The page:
RPA.jpg

Tools

 

  • Digital Transformation Leadership

  • Generative and Evaluative Surveys

  • Co-design

  • Graphic Facilitation

  • Affinity Mapping

  • Performance Metrics

  • Analytics Collection & Analysis

  • Remote Ethnographic & Contextual Inquiry

  • Remote User Testing

  • Collaborative Analysis

  • User-led Change Management

  • Behavioural Science

  • Capacity Building

A series of collaborative workshops were used to identify automation opportunities, develop an operating model for RPA and cocreate supports for new users. Workshops leveraged service design techniques and graphic facilitation. Additional engagements with users were designed to support adoption and change management, materializing in the development of desired tools, including a digital information hub, training videos and visual one-pagers.

The new operating model identified automation opportunities from several ongoing touchpoints with users, used ethnographic research to triage these opportunies, and tools such as Process Mapping and Service BluePrints to design selected automations. A design management system was implemented to validate design choices with the user, pilot designs and ensure continuous improvement of automations based on user-feedback. RPA adoption increased dramatically as automations continued to provide time savings - some bots saved nearly 20 minutes of time per call.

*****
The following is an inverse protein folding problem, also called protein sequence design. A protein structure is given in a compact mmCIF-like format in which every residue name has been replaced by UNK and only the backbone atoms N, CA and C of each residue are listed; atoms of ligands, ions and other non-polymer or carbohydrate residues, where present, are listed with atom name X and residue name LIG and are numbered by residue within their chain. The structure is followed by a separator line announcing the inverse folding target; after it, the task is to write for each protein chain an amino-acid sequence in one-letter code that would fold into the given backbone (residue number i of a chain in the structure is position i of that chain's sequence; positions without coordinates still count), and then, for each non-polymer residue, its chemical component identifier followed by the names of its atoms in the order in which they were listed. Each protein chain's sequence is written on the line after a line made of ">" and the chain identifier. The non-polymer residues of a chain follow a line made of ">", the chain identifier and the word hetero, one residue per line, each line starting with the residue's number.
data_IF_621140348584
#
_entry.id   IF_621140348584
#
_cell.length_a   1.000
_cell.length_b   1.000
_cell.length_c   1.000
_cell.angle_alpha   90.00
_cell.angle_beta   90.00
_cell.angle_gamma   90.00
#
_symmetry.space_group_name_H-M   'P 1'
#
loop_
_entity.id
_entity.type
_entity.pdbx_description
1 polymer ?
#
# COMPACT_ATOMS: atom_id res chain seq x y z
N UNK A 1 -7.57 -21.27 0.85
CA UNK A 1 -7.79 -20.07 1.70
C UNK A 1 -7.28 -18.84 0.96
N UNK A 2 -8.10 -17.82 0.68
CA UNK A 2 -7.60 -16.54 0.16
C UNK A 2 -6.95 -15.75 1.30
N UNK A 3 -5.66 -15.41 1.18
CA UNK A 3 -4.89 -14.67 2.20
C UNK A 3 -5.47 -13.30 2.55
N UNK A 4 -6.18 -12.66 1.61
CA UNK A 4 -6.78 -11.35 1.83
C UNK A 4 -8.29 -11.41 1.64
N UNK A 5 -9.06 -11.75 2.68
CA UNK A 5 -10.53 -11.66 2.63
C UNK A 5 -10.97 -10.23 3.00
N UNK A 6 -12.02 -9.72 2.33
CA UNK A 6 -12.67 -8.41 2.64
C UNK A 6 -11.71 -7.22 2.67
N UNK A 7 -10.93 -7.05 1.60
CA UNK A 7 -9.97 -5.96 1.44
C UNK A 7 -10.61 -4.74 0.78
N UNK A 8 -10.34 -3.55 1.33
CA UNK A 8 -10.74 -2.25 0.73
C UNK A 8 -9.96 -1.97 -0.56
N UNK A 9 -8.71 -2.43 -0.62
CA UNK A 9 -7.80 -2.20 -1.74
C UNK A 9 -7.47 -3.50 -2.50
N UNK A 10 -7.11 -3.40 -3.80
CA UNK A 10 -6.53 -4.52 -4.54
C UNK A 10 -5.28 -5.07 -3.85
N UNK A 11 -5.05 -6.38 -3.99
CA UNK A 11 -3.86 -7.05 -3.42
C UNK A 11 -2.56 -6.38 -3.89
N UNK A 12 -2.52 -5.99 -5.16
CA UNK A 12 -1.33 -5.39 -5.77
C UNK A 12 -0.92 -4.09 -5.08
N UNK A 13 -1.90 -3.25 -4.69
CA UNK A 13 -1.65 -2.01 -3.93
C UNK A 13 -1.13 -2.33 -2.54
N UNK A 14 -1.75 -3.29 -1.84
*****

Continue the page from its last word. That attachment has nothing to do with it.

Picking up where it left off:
Traditional co-design activities aren't accessible; we needed to adapt ours and test them extensively with persons with disabilities before the workshops. Our Montreal workshop was bilingual, with two sets of interpreters. Activities like scenario development and journey mapping became facilitated conversations with the support of interpreters and assistive technology. We doubled the time required for each exercise and practiced them extensively. We iterated on designs several times before the workshops and it paid off.